Section 102(b)(7) of the General Corporation Law of the State of Delaware (Section 102(b)(7)) was enacted shortly after Aronson was decided. Section 102(b)(7) permits Delaware corporations to adopt a corporate charter provision which exculpates directors from monetary liability for breaches of the duty of care. Before the enactment of Section 102(b)(7), “rebutting the business judgment rule through allegations of care violations exposed directors to a substantial likelihood of liability” which could prevent them from independently and disinterestedly responding to a demand. Following the adoption of Section 102(b)(7), some courts struggled with the question of whether a claim for breach of the duty of care could satisfy the second prong of the Aronson test. The Tri-State decision resolves that question by holding that allegations that a director breached his or her duty of care cannot establish demand futility where a director is protected by a Section 102(b)(7) provision, and consolidates the Aronson and Rales tests into a single test of universal application.
THE UNIVERSAL TRI-STATE TEST FOR DEMAND FUTILITY
The Court of Chancery dismissed the Tri-State action pursuant to Court of Chancery Rule 23.1 for failure to adequately allege facts establishing demand futility. In reaching this result, the court combined elements of the Aronson and Rales tests to create a hybridized three-part test to determine whether pre-suit demand is excused. The Delaware Supreme Court affirmed the Court of Chancery’s ruling and formally adopted “as the universal test for assessing whether demand should be excused as futile” the same three-part test used by the lower court. Under the Tri-State test, courts should evaluate the following three questions on a director-by-director basis:
whether the director received a material personal benefit from the alleged misconduct that is the subject of the litigation demand;
whether the director faces a substantial likelihood of liability on any of the claims that would be the subject of the litigation demand; and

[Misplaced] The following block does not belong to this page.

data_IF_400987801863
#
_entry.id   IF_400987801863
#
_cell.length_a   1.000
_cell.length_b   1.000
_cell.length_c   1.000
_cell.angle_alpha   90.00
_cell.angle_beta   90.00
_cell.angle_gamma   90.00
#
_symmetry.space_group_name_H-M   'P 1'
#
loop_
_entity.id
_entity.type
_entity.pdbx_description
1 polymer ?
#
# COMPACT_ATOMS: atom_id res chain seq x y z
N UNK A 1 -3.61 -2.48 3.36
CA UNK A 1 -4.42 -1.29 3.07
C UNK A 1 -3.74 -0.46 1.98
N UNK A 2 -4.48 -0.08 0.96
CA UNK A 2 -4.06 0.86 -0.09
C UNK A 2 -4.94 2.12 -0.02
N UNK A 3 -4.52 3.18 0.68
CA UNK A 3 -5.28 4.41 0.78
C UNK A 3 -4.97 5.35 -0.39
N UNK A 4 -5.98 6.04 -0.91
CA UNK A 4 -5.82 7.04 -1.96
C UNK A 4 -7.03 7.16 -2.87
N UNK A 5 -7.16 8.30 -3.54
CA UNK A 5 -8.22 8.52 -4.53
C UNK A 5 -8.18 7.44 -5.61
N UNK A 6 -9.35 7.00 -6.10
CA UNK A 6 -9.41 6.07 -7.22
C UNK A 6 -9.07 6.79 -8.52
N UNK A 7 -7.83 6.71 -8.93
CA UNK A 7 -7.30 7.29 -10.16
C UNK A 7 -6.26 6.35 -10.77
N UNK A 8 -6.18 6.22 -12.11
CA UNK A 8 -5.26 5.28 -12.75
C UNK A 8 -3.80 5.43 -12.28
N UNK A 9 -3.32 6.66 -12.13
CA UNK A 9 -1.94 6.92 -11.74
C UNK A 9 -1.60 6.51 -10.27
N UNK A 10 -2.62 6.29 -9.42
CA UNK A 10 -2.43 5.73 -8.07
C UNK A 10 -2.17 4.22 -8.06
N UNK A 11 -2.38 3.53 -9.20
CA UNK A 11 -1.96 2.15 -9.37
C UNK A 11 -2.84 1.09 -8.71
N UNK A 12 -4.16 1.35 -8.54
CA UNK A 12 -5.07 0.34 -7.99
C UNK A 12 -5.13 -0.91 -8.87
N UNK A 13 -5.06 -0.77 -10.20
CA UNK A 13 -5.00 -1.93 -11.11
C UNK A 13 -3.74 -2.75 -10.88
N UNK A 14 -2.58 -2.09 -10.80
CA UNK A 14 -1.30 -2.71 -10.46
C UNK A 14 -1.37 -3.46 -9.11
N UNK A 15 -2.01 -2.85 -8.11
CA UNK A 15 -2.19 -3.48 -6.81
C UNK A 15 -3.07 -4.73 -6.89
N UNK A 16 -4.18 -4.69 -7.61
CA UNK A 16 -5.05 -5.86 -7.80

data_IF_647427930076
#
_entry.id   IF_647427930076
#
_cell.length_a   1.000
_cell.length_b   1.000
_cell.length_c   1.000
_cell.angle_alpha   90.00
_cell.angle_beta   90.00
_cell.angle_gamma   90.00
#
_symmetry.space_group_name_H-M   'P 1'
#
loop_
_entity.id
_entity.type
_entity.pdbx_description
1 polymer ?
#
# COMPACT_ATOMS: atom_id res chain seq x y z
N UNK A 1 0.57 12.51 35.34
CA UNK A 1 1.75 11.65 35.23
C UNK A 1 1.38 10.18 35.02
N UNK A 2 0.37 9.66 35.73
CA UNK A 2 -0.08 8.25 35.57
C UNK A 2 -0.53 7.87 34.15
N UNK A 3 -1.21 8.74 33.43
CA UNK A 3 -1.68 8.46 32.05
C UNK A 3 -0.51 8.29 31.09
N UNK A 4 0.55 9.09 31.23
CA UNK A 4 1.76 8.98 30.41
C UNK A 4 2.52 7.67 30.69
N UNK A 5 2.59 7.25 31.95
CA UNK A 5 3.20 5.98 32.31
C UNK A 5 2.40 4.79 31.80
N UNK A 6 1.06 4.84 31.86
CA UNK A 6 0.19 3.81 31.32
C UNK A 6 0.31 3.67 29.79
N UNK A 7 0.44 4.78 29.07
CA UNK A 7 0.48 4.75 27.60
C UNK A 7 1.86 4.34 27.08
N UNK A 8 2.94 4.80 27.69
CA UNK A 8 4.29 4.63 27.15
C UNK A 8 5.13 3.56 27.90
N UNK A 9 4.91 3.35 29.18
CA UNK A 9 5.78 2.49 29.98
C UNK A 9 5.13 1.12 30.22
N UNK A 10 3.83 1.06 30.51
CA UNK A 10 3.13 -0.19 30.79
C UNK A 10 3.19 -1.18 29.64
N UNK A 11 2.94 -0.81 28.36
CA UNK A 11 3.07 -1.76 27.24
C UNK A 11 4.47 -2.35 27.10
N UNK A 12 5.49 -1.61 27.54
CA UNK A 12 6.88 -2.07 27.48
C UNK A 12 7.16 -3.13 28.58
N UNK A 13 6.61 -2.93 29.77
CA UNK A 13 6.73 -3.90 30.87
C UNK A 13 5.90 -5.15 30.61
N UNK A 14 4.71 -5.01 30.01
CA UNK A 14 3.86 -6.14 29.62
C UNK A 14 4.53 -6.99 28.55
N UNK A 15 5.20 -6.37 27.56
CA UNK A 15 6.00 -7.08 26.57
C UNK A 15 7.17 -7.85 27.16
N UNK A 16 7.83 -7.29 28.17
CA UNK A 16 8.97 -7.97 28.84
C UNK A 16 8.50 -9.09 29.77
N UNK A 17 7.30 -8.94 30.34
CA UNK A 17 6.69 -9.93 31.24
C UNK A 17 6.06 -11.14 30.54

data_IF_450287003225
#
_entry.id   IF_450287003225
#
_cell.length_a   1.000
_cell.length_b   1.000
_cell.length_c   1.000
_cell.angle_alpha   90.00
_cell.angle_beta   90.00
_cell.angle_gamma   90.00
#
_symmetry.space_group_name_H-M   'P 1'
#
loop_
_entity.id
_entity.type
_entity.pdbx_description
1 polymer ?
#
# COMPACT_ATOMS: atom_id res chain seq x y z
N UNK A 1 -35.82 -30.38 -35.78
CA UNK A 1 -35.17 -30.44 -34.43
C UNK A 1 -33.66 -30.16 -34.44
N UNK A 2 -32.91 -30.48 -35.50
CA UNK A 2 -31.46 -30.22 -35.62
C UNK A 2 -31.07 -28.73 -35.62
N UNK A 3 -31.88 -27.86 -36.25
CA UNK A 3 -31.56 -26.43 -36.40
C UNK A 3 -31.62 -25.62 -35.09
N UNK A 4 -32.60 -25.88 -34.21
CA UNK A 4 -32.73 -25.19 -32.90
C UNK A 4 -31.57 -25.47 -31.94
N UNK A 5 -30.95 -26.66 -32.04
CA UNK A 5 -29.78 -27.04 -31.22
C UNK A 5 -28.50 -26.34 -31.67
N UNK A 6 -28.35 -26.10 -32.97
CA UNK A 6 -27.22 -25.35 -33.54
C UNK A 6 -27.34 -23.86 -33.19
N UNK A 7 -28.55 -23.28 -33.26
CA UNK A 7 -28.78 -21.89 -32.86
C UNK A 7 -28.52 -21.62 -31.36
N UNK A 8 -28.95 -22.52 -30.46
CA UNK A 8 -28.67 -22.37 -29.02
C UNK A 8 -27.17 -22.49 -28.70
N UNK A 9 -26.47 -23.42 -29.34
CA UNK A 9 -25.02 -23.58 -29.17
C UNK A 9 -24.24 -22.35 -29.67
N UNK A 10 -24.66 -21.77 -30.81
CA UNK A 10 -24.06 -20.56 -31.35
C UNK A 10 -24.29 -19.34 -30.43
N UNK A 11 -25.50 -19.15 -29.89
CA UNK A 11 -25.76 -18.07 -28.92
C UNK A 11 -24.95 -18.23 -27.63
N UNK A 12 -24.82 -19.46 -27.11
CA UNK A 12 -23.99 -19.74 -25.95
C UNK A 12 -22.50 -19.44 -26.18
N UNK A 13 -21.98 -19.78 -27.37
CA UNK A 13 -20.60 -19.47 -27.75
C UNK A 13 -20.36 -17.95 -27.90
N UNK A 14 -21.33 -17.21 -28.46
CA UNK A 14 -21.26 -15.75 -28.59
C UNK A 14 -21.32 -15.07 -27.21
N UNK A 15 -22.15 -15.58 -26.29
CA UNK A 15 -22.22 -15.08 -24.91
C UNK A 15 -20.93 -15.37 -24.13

whether the director lacks independence from someone who received a material personal benefit from the alleged misconduct that would be the subject of the litigation demand or who would face a substantial likelihood of liability on any of the claims that are the subject of the litigation demand.
If the answer to any of the questions is “yes” for at least half of the members of the board who would be considering the demand, demand is excused as futile. The Delaware Supreme Court stressed that the new test “is consistent with and enhances Aronson, Rales and their progeny” and thus “cases properly applying those holdings remain good law.”
To the extent there was any confusion previously, the Delaware Supreme Court clarified that the first prong of Aronson, which is now the first prong of Tri-State, considers whether the directors had a “personal financial benefit from the challenged transaction that is not equally shared by the stockholders,” which is different from the consideration as to whether the directors face a substantial likelihood of liability for approving the challenged transaction.
Importantly, the Delaware Supreme Court also held that exculpated duty of care claims do not satisfy the second prong of Aronson, and cannot give rise to a substantial likelihood of liability for purposes of the universal test adopted by the Court in Tri-State.
Finally, the Court emphasized that the demand futility inquiry is analytically distinct from an inquiry into the propriety of the underlying transaction being challenged, and thus should be conducted without reference to the standard of review applicable to the transaction. The Court explained that the question addressed by the demand futility test -- “whether the board should be stripped of its decision-making authority because there is reason to doubt that the directors would be able to bring their impartial business judgment to bear on a litigation demand” -- is a “different consideration than whether the derivative claim is strong or weak because the challenged transaction is likely to pass or fail the applicable standard of review.”
Applying the new three-part test to the Tri-State complaint on a director-by-director basis, the Delaware Supreme Court held the complaint failed to allege that pre-suit demand should be excused as futile and concluded that the Court of Chancery properly dismissed Tri-State’s complaint for failing to make a demand on the board.
Delaware Courts of Chancery have already begun applying the Tri-State test to pending derivative lawsuits. See Genworth Financial, Inc. Consolidated Derivative Litigation, C.A. No. 11901-VCS, 2021 WL 4452338, at *16 (Del. Ch. 29 Sept., 2021) (dismissing derivative lawsuit and noting that the Tri-State test resolved prior conflicting authority on whether purposeful inaction by a board was analyzed under the Aronson or Rales framework).
1 473 A.2d 805 (Del. 1984).
2 Aronson v. Lewis, 473 A.2d 805, 814 (Del. 1984).
3 Rales v. Blasband, 634 A.2d 927, 934 (Del. 1993).